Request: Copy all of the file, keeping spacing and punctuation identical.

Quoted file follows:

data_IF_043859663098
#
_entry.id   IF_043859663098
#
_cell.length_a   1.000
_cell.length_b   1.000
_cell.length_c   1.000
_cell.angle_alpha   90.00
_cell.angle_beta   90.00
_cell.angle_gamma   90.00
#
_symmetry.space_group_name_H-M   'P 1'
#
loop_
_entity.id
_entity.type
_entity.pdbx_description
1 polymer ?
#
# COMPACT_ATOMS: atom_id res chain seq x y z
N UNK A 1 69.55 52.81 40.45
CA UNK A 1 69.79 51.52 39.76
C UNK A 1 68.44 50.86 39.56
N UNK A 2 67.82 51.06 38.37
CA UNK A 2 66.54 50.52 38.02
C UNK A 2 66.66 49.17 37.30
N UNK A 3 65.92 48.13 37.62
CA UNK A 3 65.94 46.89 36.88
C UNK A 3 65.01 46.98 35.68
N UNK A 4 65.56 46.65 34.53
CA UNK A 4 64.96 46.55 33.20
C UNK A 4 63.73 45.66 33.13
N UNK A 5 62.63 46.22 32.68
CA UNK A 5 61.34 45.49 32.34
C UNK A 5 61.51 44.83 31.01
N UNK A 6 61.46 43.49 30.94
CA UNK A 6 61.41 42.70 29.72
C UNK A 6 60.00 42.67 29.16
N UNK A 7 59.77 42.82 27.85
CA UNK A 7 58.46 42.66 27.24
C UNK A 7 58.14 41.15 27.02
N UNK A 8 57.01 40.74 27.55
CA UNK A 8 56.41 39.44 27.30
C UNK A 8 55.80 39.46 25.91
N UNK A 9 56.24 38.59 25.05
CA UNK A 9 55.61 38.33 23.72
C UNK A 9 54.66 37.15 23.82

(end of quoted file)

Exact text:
data_IF_043859663098
#
_entry.id   IF_043859663098
#
_cell.length_a   1.000
_cell.length_b   1.000
_cell.length_c   1.000
_cell.angle_alpha   90.00
_cell.angle_beta   90.00
_cell.angle_gamma   90.00
#
_symmetry.space_group_name_H-M   'P 1'
#
loop_
_entity.id
_entity.type
_entity.pdbx_description
1 polymer ?
#
# COMPACT_ATOMS: atom_id res chain seq x y z
N UNK A 1 69.55 52.81 40.45
CA UNK A 1 69.79 51.52 39.76
C UNK A 1 68.44 50.86 39.56
N UNK A 2 67.82 51.06 38.37
CA UNK A 2 66.54 50.52 38.02
C UNK A 2 66.66 49.17 37.30
N UNK A 3 65.92 48.13 37.62
CA UNK A 3 65.94 46.89 36.88
C UNK A 3 65.01 46.98 35.68
N UNK A 4 65.56 46.65 34.53
CA UNK A 4 64.96 46.55 33.20
C UNK A 4 63.73 45.66 33.13
N UNK A 5 62.63 46.22 32.68
CA UNK A 5 61.34 45.49 32.34
C UNK A 5 61.51 44.83 31.01
N UNK A 6 61.46 43.49 30.94
CA UNK A 6 61.41 42.70 29.72
C UNK A 6 60.00 42.67 29.16
N UNK A 7 59.77 42.82 27.85
CA UNK A 7 58.46 42.66 27.24
C UNK A 7 58.14 41.15 27.02
N UNK A 8 57.01 40.74 27.55
CA UNK A 8 56.41 39.44 27.30
C UNK A 8 55.80 39.46 25.91
N UNK A 9 56.24 38.59 25.05
CA UNK A 9 55.61 38.33 23.72
C UNK A 9 54.66 37.15 23.82